“I have Twitter notifications on for the Carolina Athletic Ticket Office, so I get notified every time a new lottery opens up. Unless I’m busy at the time of it opening, I apply pretty much ASAP," Sergeyev said. “I have always had an invested interest in Carolina basketball since I was little, so despite my poor luck, I still apply every time because I know it’s a good opportunity that won’t be available forever. I try to take advantage now.”
Senior Grayson Gruninger said he has also applied for almost every lottery since his first year and that he has only won about six times in total.
“I didn’t get tickets to the Louisville game, and that’s when I went and looked at how many times I’d gotten an email saying ‘Unfortunately, you have not been randomly selected in the lottery to receive student tickets.’ I counted, and I had gotten that email 18 times,” Gruninger said.
Miller said a student should win the lottery about one out of every six times they enter – leaving students like Sergeyev and Gruninger wondering why this has not been the case for them.
How it works
Student lottery tickets are available for every home ACC game and any Power 5 school non-conference matchups, as well as the game against Gonzaga this year. Students must go through their student ticket account to request tickets, making sure to complete the full transaction, followed by receiving an email confirmation detailing their order.
Every student who entered the lottery is placed in a Microsoft Excel spreadsheet. Selections are made randomly by listing all using Microsoft Excel’s “RandBetween formula.”
“We then sort the list of entries by the random number (high to low every time) and select the number of winners we need to fill the student ticket allotment,” Miller wrote in an email to the Daily Tar Heel.
The winning students receive two tickets each, with the exception of only one given for Duke home games, that are both labeled with a specific phase, dictating the time they're are allowed to enter the Dean Dome. Phase 1 tickets winners are allowed to enter the arena 90 minutes prior to the tip off. Phase 2 winners can enter 60 minutes prior, and Phase 3 winners can enter 30 minutes prior.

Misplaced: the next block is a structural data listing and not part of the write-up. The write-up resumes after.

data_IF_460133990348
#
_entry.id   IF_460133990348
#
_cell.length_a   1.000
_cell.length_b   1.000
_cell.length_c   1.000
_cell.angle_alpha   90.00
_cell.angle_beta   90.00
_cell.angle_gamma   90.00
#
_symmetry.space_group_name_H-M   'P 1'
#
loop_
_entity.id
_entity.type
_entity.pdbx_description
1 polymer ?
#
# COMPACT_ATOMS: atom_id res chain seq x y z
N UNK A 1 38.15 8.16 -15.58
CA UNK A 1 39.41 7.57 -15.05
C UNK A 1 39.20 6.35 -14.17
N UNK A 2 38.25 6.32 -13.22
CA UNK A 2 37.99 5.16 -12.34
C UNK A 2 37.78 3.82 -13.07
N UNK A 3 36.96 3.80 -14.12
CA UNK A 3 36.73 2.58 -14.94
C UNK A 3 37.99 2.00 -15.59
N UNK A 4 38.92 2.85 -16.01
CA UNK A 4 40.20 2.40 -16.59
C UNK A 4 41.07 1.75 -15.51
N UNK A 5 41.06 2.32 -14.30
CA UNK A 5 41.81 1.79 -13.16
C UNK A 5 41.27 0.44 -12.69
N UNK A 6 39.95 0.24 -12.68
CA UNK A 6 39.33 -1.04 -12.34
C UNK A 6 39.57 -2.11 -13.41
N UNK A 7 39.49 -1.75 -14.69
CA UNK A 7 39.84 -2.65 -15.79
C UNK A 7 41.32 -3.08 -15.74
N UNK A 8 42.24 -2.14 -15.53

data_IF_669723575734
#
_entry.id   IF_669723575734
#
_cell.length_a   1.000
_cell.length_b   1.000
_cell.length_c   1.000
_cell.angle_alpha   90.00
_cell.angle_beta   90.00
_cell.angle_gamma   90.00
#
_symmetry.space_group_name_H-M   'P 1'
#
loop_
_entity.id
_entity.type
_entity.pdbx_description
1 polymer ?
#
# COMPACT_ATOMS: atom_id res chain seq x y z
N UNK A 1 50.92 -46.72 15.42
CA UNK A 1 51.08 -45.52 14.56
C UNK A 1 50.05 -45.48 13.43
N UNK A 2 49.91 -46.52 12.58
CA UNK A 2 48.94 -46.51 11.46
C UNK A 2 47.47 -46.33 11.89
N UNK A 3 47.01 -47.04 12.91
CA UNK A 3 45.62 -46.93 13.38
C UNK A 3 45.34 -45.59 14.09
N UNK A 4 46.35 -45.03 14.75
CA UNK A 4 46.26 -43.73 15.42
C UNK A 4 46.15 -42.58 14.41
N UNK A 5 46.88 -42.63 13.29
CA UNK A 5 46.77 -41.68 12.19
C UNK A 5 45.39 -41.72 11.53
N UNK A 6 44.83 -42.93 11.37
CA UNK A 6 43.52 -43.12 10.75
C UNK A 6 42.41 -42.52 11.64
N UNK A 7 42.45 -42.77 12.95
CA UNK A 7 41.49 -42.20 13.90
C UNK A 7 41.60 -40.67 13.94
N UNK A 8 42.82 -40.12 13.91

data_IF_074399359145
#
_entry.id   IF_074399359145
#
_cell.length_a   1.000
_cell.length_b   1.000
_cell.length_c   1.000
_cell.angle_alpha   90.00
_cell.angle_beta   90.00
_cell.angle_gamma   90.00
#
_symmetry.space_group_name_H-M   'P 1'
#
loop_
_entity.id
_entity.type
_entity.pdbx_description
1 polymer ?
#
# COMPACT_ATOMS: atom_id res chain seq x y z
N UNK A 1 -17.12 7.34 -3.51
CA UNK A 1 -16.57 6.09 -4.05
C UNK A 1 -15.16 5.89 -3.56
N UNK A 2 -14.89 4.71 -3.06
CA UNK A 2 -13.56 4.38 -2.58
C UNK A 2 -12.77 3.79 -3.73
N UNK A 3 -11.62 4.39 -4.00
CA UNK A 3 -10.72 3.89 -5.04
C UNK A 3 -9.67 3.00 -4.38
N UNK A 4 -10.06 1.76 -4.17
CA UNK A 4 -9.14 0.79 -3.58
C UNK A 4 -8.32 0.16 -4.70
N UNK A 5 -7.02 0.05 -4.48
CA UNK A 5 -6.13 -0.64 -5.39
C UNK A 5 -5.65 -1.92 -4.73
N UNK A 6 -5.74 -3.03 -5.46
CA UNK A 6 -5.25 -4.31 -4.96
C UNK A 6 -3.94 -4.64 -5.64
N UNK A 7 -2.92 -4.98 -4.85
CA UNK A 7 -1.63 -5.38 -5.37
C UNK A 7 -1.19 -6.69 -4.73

Both the winners and non-winners receive a confirmation and follow-up email, either enclosing printable tickets or a rejection message.
Student who do not receive tickets can opt to form a standby line the day of the game and wait to receive any unused tickets. According to Miller, the line has had a 100 percent success rate so far this year.
Confusion and myths
Neither Gruninger nor Sergeyev have contacted the ticketing office with their concerns about the randomization process, but both agree that ticket information needs to be more readily accessible and clear for all students.
“A lot of first-years don’t even know how the lottery works. Most of them find out through an upperclassman,” Gruninger said.
Even upperclassmen find the lottery process unclear or confusing.
“I have some friends who have told me that they didn’t even realize that you could not win the lottery," Sergeyev said. "They just assumed that everyone who applied got at least a Phase 3 ticket.”
All lottery games are published on the Carolina Athletics website. Upon receiving student feedback, the ticketing office started sending email reminders every time a lottery opens. The website also now provides a video explanation of how to log into your student ticket account.
Increasing your chances
There is only one way to guarantee two Phase 1 tickets for each men's basketball home game and one Phase 1 Duke ticket – being one of the top 150 students of Carolina Fever. According to Carolina Fever co-chairperson Rebecca Griffin, Carolina Fever incentivizes students to attend sporting events that are not as visited as basketball or football to gather “points.” Different sporting events are worth a different amount of points.
“The more points you accumulate, the more likely you’ll be in the top 150 students,” Griffin said. “You have to maintain your status throughout the year in order to get tickets.”
Carolina Fever administrators list which students are ranked within top 150 and then send the information to the ticketing office. From that point on, the randomization process begins.
This still poses problems for students who are unable to attend different sporting events that are not on campus or take place during the weekends. Griffin also said that this year, executives worked to better inform students that were either unaware of or didn’t understand the point system.
Gruninger suggested that maybe in the future, a compensation system could be put in place for students who didn’t have the best luck or weren’t guaranteed tickets through Carolina Fever.
“Every student should get the magic of one of the big games, especially the ones against Duke,” he said.